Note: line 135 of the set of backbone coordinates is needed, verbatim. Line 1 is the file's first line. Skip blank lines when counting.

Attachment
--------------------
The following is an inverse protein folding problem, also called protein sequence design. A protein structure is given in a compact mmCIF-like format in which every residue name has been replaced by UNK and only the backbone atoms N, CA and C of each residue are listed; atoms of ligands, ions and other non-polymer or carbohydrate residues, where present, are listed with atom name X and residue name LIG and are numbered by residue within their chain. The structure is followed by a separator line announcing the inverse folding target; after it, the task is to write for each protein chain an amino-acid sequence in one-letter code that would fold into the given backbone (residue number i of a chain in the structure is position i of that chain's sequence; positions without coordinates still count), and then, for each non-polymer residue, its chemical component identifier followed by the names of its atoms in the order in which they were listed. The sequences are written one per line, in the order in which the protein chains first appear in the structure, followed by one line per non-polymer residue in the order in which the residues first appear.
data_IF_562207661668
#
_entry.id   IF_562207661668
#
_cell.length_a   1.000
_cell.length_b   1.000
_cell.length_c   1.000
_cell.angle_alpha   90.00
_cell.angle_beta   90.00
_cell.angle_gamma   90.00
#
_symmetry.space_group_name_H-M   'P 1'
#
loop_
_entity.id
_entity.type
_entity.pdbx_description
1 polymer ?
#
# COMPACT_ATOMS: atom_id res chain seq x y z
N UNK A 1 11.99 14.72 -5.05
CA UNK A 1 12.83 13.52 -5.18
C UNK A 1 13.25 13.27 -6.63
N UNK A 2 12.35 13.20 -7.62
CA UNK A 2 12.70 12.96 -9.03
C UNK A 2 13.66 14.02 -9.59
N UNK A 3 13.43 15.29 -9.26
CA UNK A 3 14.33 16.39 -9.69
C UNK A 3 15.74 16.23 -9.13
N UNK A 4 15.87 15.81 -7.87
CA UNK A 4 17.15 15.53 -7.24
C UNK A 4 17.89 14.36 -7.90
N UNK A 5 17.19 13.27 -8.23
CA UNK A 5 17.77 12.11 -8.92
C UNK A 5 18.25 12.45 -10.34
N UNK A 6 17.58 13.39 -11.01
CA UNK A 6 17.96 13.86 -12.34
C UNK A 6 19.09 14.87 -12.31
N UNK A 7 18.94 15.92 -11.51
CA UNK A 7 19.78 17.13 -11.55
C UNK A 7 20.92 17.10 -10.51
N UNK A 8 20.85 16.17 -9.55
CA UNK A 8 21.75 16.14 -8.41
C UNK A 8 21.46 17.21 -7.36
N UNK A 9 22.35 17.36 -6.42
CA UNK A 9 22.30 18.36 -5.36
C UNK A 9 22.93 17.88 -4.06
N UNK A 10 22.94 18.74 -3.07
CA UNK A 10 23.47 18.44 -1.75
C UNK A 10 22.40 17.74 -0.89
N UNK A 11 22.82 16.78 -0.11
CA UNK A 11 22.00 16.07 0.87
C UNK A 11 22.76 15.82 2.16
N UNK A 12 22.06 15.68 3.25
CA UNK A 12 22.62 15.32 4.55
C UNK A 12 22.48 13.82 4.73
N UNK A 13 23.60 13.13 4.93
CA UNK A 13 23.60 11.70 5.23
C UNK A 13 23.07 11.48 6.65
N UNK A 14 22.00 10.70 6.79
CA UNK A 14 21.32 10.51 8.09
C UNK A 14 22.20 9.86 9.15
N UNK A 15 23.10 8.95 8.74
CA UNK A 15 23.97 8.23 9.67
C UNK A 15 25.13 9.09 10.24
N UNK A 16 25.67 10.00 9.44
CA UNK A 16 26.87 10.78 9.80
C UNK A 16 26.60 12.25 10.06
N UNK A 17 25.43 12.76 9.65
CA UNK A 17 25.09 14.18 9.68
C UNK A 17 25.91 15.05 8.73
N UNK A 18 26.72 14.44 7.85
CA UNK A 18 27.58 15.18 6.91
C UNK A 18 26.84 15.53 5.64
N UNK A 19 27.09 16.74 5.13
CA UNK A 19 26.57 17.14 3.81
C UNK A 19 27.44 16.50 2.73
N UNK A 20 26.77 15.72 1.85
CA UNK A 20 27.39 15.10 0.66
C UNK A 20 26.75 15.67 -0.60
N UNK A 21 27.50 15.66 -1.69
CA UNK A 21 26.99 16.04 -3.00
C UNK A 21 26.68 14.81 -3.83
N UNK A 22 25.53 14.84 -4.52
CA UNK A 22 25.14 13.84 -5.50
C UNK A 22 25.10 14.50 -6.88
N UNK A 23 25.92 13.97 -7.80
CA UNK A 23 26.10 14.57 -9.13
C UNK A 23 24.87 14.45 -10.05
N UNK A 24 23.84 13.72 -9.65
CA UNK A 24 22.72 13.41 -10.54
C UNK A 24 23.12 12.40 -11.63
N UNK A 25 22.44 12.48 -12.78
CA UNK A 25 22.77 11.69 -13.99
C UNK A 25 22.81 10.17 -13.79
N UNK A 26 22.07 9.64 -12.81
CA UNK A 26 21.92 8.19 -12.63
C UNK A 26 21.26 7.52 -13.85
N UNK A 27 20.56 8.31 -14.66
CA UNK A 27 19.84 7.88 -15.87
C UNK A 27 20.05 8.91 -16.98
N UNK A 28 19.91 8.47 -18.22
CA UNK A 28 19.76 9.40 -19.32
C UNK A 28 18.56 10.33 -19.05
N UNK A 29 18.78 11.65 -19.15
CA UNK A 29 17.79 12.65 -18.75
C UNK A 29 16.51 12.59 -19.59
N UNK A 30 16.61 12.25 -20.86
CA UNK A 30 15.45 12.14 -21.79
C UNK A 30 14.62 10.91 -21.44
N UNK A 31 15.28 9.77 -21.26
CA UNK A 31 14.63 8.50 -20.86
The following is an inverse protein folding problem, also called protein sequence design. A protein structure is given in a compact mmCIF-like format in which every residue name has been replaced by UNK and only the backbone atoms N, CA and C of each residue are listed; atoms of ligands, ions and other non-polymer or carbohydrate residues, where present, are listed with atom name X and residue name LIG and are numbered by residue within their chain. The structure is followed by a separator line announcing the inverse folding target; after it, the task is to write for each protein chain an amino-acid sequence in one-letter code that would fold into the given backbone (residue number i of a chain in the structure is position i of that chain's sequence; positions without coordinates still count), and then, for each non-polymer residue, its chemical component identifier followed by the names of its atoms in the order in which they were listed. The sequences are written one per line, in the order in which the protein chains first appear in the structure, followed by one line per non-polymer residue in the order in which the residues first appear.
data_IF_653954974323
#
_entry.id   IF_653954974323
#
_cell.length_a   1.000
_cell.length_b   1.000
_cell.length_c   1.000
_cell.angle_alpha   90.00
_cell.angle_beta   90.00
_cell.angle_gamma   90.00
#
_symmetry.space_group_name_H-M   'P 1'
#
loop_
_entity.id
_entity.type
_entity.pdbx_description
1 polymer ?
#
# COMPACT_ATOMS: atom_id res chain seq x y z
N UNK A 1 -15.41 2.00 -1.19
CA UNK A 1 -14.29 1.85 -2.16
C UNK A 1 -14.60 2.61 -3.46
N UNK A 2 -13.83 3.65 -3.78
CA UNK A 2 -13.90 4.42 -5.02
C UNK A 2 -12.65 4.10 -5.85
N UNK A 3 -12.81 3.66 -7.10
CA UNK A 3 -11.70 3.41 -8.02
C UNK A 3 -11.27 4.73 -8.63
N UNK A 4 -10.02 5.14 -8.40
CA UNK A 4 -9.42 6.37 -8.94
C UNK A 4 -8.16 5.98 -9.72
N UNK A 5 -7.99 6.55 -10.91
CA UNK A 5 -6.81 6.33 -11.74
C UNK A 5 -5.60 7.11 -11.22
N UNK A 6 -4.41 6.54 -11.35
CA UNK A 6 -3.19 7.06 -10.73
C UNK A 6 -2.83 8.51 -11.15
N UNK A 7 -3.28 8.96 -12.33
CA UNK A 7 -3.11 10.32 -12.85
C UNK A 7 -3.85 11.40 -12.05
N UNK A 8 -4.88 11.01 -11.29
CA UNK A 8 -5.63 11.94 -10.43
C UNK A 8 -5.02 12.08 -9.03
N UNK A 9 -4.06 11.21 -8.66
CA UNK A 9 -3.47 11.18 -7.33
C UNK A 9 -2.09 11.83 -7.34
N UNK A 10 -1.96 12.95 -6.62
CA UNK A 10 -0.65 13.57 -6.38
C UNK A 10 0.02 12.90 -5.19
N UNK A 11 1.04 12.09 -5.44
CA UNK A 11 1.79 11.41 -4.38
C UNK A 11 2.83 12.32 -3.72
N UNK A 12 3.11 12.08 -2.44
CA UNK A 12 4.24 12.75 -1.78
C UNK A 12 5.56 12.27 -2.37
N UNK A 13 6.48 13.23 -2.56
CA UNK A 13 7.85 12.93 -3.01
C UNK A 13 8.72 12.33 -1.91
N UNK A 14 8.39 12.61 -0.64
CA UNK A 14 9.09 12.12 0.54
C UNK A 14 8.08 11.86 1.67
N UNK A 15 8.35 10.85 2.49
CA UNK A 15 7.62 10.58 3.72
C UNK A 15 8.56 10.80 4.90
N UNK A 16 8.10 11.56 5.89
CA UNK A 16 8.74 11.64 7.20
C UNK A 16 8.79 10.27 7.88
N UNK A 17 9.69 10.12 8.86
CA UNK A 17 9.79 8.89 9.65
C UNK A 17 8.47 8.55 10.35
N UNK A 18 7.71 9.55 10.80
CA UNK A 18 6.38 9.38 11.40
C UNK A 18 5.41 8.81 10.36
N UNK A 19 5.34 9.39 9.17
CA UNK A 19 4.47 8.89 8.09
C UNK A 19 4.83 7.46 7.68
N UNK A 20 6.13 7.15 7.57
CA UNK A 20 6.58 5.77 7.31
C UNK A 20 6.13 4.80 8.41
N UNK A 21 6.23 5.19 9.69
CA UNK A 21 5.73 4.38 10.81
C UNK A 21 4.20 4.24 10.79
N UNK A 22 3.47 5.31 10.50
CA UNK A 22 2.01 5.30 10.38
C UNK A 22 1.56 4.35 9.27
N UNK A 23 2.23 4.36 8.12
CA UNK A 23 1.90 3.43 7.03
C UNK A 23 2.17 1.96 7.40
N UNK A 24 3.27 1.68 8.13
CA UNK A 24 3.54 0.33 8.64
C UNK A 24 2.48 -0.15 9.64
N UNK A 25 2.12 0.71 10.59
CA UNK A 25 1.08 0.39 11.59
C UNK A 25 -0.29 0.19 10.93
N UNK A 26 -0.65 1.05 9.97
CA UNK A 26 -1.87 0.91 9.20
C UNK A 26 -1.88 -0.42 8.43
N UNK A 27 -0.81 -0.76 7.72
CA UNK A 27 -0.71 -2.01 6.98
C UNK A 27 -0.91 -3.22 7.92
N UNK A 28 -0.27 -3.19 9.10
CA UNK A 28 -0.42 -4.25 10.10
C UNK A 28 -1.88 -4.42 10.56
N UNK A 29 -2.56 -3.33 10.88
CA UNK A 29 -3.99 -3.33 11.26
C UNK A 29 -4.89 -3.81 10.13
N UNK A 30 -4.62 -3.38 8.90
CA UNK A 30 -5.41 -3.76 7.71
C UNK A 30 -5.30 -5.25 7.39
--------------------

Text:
N UNK A 1 -15.41 2.00 -1.19